It’s hard to imagine how a 25-year old man can be handcuffed and put into a police van, seemingly in reasonable health, and then emerge 30 minutes later barely breathing, almost unable to walk, with three cracked vertebrae, a crushed voice box, and a nearly severed spine.
Hard to imagine how he had no other broken bones or even visible signs of trauma—other than those fatal injuries to his neck, injuries normally associated with a high-speed car accident.
It must have been some phenomenal force that did such damage to those three neck vertebrae and nearly severed his spinal cord and yet had no effect on the van itself or the officers safely strapped in their seats.
It must have been some supernatural force that hyperextended his neck, backwards and forwards, and caused those vertebrae to fracture and crush his spinal cord.
It must have been some invisible ghostly force that mysteriously left no trace on the metal cage that housed him or the van that transported him or the officers who arrested him.
A phantom wind that blew across the Charm City on that breezeless Sunday morning, capable of such selective destructive force—tornadic almost in the way it chose a victim there in the back of the van but left those in close proximity untouched, secure in their gentle fate.
No high gale warnings that still spring day, the waves on the harbor lazy, unconcerned, unaware of the hurricane wind with sniper precision that passed, unseen by human eye, untraced by Doppler radar, unyielding through the city streets and touched down there at only one place, only one time, only one victim.
Like some violent demonic wraith called forth from the aether itself, or out of a poem by Edgar Allen Poe.
That chilling wind.
That killing wind.
That specter wind that blew before in Baltimore.
There are names for the ride it takes you on—names that some in Baltimore know all too well:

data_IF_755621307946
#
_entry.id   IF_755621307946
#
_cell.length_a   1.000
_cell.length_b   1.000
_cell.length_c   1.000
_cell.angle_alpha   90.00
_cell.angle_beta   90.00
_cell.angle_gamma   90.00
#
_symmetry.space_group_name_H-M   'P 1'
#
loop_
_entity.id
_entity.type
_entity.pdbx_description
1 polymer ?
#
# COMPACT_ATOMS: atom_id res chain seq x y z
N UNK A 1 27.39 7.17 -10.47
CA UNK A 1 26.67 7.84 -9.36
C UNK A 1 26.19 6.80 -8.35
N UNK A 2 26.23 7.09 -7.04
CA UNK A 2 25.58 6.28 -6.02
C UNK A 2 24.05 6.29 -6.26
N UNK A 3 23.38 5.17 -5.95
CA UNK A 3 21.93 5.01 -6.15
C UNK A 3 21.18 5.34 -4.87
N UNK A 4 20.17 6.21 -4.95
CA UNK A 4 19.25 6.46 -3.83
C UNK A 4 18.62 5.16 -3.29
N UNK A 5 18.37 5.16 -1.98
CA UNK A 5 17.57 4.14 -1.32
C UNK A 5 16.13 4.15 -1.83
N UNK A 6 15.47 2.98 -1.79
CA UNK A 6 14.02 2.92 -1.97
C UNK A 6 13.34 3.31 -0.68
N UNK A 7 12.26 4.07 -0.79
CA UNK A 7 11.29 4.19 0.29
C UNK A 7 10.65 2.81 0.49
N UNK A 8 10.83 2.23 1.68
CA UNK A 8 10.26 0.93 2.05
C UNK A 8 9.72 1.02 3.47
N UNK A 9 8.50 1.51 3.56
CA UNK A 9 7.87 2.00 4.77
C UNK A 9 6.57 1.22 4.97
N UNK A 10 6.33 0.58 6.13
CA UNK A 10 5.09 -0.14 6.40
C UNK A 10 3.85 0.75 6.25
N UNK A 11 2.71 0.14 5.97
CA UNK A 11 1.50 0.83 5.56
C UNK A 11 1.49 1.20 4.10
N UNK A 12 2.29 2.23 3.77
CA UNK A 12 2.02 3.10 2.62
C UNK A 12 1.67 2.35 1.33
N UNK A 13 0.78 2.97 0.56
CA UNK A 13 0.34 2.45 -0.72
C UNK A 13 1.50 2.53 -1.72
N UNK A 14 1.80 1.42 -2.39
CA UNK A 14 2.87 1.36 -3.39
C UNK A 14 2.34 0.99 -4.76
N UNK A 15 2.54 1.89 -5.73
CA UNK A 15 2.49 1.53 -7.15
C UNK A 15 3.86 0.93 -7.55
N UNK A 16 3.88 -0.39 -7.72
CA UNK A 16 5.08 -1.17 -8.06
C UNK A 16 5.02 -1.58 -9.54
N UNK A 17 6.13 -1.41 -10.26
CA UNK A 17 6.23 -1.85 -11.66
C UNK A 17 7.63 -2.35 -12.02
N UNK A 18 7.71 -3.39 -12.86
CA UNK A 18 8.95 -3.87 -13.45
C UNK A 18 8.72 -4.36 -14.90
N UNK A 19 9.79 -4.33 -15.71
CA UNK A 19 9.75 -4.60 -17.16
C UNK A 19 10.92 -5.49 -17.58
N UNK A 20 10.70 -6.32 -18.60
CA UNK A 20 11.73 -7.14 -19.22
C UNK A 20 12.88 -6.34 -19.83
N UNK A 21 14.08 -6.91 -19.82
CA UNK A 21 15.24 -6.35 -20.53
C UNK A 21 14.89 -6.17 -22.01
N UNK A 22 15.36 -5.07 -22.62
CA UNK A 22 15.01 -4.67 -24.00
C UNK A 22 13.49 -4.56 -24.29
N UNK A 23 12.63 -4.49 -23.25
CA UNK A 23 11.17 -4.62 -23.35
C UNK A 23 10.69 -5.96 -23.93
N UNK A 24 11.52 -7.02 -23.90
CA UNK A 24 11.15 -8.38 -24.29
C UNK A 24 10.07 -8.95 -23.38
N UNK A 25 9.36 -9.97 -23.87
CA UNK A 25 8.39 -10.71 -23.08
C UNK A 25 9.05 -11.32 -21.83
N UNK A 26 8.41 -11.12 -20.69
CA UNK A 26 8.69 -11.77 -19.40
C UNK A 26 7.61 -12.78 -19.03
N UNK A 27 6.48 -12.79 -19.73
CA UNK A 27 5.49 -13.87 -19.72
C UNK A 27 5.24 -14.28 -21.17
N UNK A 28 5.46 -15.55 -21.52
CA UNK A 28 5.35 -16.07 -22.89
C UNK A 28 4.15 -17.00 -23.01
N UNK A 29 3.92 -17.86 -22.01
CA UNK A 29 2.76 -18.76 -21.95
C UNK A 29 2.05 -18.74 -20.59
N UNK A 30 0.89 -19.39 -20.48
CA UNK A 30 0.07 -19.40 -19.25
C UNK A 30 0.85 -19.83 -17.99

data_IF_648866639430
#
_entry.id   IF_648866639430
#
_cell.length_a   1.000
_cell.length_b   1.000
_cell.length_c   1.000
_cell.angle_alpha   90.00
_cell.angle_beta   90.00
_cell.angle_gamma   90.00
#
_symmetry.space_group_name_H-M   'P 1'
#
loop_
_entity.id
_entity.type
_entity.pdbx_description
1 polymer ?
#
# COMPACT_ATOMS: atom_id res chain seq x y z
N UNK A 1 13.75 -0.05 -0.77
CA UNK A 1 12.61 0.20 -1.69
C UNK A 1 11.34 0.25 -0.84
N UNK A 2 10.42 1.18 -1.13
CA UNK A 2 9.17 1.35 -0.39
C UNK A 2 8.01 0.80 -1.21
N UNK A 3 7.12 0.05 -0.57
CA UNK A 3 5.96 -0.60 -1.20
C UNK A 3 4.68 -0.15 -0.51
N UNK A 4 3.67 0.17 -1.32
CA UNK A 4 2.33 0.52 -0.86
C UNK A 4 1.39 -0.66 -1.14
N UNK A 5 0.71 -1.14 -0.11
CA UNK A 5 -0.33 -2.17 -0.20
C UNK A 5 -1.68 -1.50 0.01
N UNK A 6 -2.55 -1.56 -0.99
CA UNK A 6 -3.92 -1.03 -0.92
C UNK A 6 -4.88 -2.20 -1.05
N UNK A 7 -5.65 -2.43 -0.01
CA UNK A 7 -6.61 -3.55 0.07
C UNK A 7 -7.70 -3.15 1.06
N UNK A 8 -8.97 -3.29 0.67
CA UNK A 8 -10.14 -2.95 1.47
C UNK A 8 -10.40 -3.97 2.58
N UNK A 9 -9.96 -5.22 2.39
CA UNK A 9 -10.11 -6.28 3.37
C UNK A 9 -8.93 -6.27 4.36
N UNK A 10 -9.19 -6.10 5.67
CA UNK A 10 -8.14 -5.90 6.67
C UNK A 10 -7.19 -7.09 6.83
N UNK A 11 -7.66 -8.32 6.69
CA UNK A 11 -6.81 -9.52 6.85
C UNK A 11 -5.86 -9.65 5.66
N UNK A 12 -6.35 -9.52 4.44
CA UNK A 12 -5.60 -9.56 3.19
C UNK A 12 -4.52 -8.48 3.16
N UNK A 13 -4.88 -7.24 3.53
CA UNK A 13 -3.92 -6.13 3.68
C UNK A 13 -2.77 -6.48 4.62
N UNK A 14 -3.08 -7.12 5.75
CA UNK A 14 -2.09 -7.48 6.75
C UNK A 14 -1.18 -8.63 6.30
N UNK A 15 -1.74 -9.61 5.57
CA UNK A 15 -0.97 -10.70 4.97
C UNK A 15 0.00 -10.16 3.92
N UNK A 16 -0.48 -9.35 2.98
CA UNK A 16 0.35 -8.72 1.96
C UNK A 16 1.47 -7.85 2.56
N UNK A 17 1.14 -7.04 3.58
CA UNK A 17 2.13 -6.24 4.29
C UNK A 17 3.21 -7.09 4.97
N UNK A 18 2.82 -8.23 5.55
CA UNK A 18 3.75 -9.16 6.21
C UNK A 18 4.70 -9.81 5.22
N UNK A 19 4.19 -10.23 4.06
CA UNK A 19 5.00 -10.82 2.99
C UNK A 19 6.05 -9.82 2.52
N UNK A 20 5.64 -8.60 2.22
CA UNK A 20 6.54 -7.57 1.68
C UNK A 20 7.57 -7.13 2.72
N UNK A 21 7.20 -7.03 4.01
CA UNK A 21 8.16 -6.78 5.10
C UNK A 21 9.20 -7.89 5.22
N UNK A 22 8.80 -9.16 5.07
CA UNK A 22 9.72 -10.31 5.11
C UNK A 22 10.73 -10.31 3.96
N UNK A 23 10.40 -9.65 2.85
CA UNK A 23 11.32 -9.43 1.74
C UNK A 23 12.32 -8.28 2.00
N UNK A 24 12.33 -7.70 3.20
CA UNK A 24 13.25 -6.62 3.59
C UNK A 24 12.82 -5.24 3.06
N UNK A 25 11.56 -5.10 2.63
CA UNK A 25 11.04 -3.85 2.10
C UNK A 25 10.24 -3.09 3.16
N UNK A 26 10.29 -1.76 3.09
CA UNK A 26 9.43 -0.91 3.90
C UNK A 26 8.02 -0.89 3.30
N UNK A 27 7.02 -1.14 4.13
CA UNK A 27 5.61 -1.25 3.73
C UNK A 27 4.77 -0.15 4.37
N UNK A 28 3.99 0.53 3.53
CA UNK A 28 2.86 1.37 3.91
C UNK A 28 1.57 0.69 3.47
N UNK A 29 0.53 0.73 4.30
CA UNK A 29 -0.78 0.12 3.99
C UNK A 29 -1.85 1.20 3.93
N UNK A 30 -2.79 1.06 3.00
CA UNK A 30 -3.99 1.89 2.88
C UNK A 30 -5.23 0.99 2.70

A rough ride. A cowboy ride. A nickel ride.
Its ghosted trace is known well enough by courts and juries too, and by police departments whose “official policies” betray its shaded existence and try in vain to soften its deadly blow.
But somehow still it howls.
In 1997 that same wind blew Jeffrey Alston, arrested for speeding in his BMW, handcuffed, shackled, and supposedly strapped to a bench in the back of a police van, but, officers later claimed, in Houdini-like fashion, was able to free himself and leap headfirst into the partition, breaking his neck and leaving him a quadriplegic, later to die from complications. A jury disagreed with this “official” account to the tune of 39 million dollars.
But the wind remained aloof.
In 2005 that same wind blew Dondi Johnson, arrested for urinating in public and also placed, handcuffed but not in a seatbelt, in the back of a police van. It likewise blew him clear across the vehicle, breaking his neck and snuffing out his life. A jury awarded his family 7.4 million dollars.
But the wind escaped notice.
It blew again just two years ago, though this time the victim, a young white woman named Christine Abbot, survived to tell her story…and to sue the sue the City of Baltimore. Since, well, you cannot sue a phantom wind.
It has also blown in Philadelphia, paralyzing two in similar fashion.
Undoubtedly it has blown elsewhere before, outside of public gaze, this astral gust that appears briefly from nowhere, mysteriously tracks only police vans, and then is gone, leaving only the broken bodies of handcuffed detainees in its wake.
It’s hard to image such a phantom wind.
It must make for one hell of a rough ride.